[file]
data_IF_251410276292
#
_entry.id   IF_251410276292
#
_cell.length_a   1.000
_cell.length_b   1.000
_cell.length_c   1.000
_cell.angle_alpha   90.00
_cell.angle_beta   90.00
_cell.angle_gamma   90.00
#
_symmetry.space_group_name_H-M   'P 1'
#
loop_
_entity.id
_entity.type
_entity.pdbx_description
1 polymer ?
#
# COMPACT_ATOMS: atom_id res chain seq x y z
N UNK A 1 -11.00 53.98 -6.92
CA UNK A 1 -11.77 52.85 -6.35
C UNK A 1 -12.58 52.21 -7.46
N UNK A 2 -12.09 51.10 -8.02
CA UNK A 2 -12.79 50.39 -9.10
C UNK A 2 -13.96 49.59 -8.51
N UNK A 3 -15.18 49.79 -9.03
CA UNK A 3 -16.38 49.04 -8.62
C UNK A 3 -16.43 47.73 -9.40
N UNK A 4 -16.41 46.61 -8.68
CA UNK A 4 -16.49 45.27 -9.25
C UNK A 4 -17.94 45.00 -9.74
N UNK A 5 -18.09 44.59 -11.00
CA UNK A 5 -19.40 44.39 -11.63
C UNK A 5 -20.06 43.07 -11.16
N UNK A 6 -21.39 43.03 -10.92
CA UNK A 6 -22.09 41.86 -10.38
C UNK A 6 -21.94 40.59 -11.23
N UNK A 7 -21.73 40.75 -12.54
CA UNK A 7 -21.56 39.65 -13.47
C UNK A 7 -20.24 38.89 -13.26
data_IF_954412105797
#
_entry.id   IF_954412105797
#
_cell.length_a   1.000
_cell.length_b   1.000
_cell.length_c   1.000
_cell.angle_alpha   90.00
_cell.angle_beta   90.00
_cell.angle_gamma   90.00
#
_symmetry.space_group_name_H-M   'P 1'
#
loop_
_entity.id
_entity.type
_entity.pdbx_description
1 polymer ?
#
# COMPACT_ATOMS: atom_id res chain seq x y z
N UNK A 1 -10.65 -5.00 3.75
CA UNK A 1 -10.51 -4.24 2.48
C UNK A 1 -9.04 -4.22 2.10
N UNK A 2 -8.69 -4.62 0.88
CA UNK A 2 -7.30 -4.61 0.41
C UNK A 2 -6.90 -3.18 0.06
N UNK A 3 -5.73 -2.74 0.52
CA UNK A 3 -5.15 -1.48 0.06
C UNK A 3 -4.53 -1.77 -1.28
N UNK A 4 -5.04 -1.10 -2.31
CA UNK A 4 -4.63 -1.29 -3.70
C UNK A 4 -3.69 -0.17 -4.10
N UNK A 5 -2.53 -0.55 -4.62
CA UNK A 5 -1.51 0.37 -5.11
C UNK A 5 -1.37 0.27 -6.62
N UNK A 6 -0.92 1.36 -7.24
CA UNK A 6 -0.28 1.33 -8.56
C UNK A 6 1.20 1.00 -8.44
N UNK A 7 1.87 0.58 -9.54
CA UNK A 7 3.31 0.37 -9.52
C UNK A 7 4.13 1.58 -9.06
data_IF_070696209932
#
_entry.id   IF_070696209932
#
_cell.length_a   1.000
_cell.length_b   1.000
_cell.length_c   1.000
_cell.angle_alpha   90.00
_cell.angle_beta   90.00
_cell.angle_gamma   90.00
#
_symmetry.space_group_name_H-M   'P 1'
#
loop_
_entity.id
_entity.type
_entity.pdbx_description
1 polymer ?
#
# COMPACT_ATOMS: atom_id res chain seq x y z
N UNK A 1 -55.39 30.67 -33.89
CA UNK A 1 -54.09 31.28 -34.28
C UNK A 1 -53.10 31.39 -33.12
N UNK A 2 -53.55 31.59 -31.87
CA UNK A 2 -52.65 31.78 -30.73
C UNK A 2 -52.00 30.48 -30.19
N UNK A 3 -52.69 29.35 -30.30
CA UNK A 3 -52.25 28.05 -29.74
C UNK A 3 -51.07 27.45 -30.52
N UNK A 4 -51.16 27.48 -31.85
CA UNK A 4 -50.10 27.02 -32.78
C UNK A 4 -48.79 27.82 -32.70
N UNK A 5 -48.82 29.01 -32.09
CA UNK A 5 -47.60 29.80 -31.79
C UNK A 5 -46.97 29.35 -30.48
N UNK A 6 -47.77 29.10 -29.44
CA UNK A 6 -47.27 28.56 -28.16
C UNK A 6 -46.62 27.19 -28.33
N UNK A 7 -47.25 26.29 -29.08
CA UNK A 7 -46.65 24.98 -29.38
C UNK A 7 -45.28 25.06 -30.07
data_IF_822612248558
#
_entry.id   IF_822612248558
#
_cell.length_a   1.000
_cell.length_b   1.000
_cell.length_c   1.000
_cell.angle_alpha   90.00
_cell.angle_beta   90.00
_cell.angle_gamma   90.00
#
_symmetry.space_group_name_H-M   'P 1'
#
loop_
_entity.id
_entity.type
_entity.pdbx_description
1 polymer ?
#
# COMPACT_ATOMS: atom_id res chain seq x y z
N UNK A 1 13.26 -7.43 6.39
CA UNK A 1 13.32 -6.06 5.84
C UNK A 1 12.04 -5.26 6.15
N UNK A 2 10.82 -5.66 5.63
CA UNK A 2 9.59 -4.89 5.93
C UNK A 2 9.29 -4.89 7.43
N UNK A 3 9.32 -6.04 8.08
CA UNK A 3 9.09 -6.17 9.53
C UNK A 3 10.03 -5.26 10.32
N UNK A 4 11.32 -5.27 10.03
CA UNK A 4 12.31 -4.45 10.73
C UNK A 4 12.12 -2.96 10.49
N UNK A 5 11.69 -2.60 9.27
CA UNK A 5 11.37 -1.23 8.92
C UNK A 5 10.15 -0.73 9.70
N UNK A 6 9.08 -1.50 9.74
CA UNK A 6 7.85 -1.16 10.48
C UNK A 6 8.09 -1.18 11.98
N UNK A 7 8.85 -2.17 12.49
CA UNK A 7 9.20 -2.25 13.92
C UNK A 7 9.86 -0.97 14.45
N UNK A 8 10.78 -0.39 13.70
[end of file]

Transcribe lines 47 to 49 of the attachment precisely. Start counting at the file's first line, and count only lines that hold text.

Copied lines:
_cell.length_b   1.000
_cell.length_c   1.000
_cell.angle_alpha   90.00